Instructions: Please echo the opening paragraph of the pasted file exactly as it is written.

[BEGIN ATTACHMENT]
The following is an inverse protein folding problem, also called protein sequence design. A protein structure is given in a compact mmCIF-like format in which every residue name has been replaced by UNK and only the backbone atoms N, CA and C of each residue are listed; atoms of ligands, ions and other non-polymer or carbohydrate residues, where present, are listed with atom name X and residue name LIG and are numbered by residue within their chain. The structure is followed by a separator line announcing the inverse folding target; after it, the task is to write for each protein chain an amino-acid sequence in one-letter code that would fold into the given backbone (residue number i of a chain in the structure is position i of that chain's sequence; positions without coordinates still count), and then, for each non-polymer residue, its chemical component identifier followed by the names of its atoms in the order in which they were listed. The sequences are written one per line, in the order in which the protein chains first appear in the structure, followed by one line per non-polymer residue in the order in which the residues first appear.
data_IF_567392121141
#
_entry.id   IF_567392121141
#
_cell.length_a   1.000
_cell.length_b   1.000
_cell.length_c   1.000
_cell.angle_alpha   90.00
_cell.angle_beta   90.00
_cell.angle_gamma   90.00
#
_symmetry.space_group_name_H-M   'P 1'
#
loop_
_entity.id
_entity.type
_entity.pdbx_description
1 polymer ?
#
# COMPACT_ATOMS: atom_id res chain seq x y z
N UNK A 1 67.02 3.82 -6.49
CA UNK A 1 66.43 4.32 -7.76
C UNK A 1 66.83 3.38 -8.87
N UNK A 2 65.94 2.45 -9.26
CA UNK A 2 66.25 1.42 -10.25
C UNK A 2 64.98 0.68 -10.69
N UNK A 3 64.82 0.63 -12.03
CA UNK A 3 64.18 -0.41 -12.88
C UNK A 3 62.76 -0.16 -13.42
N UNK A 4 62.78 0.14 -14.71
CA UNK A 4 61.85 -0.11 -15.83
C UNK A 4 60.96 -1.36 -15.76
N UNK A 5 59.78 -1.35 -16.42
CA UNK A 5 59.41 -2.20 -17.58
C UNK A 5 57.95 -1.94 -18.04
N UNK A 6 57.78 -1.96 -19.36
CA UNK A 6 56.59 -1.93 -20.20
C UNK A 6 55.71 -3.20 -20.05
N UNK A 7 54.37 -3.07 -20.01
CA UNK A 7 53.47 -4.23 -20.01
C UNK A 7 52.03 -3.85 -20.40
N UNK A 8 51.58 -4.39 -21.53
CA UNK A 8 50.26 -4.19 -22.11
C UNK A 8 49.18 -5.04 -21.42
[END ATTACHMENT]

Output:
The following is an inverse protein folding problem, also called protein sequence design. A protein structure is given in a compact mmCIF-like format in which every residue name has been replaced by UNK and only the backbone atoms N, CA and C of each residue are listed; atoms of ligands, ions and other non-polymer or carbohydrate residues, where present, are listed with atom name X and residue name LIG and are numbered by residue within their chain. The structure is followed by a separator line announcing the inverse folding target; after it, the task is to write for each protein chain an amino-acid sequence in one-letter code that would fold into the given backbone (residue number i of a chain in the structure is position i of that chain's sequence; positions without coordinates still count), and then, for each non-polymer residue, its chemical component identifier followed by the names of its atoms in the order in which they were listed. The sequences are written one per line, in the order in which the protein chains first appear in the structure, followed by one line per non-polymer residue in the order in which the residues first appear.